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City weathers global economic trend

SHANGHAI is well and truly back on track after being caught up in the fallout from the global economic crisis.

The city delivered a much better than expected economic performance in the second quarter, with improved data related to fiscal income, investment and trade.

The city's fiscal income last month rose a significant 14.9 percent from a year earlier. The growth returned to black in May after posting negative figures for six straight months.

Fixed-asset investment in Shanghai expanded 15.7 percent year on year in June which set growth in the first half at 9.6 percent, compared with a rise of 7.8 percent in the first five months.

The value of Shanghai's outbound investment more than tripled from a year earlier to US$715 million in the first half, surpassing the total amount in 2008.

Shanghai's trade, the hardest-hit sector in the crisis, had its downward momentum halted last month. The trade volume stood at US$43.1 billion, down 15.1 percent from a year earlier but expanding 13 percent from the previous month.

Shanghai's exports fell 19.9 percent on an annual basis to US$25.8 billion last month. However, they advanced 8.1 percent compared with the volume in May.

Imports also decreased 6.6 percent year on year but jumped 21.1 percent from May to settle at US$17.3 billion, the Shanghai Customs said.

"The city felt the blow of the global financial crisis earlier than other places and has suffered more deeply," Xinhua news agency said yesterday in a report releasing some figures ahead of the regular disclosure by the Shanghai Statistics Bureau.

"However, a series of key economic data shows that Shanghai's economy has bottomed out and has staged a stable recovery.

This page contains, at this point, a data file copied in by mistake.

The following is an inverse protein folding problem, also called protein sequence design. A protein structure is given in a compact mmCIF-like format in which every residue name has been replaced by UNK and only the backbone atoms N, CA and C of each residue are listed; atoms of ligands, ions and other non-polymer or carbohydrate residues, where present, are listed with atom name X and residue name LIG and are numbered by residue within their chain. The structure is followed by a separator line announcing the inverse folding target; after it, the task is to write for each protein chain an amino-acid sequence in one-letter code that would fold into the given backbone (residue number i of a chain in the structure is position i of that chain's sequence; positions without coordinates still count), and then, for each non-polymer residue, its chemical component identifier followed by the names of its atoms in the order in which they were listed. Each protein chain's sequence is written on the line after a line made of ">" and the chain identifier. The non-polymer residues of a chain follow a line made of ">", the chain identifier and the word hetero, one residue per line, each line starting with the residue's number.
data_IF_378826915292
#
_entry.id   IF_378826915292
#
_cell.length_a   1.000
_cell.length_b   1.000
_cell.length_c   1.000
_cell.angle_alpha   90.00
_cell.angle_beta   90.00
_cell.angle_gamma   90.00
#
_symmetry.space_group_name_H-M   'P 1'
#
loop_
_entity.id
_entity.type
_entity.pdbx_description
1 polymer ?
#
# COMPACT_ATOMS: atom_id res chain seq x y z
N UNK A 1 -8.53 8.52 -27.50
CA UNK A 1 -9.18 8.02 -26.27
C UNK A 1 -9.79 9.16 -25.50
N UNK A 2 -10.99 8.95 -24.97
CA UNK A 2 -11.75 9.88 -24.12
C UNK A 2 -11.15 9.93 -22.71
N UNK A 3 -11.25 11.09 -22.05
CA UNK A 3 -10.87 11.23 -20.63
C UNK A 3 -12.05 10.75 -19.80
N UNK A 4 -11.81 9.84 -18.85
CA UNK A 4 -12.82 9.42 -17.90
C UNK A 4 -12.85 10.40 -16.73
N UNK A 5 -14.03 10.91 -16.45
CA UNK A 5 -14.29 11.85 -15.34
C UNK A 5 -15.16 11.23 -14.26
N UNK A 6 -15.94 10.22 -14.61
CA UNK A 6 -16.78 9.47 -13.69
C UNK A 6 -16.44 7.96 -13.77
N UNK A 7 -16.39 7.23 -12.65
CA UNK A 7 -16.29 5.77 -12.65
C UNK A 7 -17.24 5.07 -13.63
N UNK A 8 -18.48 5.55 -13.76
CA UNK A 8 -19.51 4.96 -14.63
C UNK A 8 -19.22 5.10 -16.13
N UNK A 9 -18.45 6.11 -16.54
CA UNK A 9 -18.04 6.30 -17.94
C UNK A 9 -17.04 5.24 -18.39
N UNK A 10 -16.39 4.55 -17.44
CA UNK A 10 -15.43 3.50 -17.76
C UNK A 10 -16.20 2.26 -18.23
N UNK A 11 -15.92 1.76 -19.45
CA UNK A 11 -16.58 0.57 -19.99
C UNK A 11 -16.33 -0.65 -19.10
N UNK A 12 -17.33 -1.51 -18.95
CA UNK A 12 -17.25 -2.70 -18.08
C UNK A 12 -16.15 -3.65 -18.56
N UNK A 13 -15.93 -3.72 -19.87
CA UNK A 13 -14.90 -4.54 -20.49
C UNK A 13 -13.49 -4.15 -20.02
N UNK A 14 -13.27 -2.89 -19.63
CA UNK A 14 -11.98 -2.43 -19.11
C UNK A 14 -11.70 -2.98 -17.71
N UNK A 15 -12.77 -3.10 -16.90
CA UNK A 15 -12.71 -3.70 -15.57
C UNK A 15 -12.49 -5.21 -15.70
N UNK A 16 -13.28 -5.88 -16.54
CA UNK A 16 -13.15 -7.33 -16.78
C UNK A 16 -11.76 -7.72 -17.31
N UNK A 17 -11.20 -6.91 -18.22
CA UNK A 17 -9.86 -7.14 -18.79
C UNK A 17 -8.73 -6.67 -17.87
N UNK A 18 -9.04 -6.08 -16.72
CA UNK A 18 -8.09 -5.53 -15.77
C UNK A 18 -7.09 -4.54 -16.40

"The city has played the role of leading other areas to counter the global financial crisis."

Weng Jianhua, deputy chief economist at the Shanghai Municipal Development and Reform Commission, attributed the city's fiscal achievement to its tremendous efforts to boost the economy in difficult times.

"The Shanghai government has adopted many unusual ways to stimulate the economy," Weng said.

"The city showed signs of a slowdown earlier but also recovered earlier. It is like a race against a storm and the outcome is encouraging, thanks to efficient and effective government measures."

Since the beginning of the year, Shanghai has lowered the threshold level for starting a company, reduced taxes for small and medium enterprises, provided subsidies for buyers of cars, television sets and air-conditioners to encourage consumption, and launched a series of policies to accelerate construction in a bid to turn the city into a global financial center.

Shanghai created 67,000 jobs in the first six months, "a rare gain" in recent years, Xinhua said. Among them, about 25,000 came from the 5,540 small and medium enterprises that were established under the supportive government policies.

The disposable income of city residents increased 7.6 percent during the period.

Shanghai's service industry expanded 13 percent in the second quarter and accounted for more than 60 percent of the city's total economy. This was a record high and illustrated an improved economic structure, Xinhua said.


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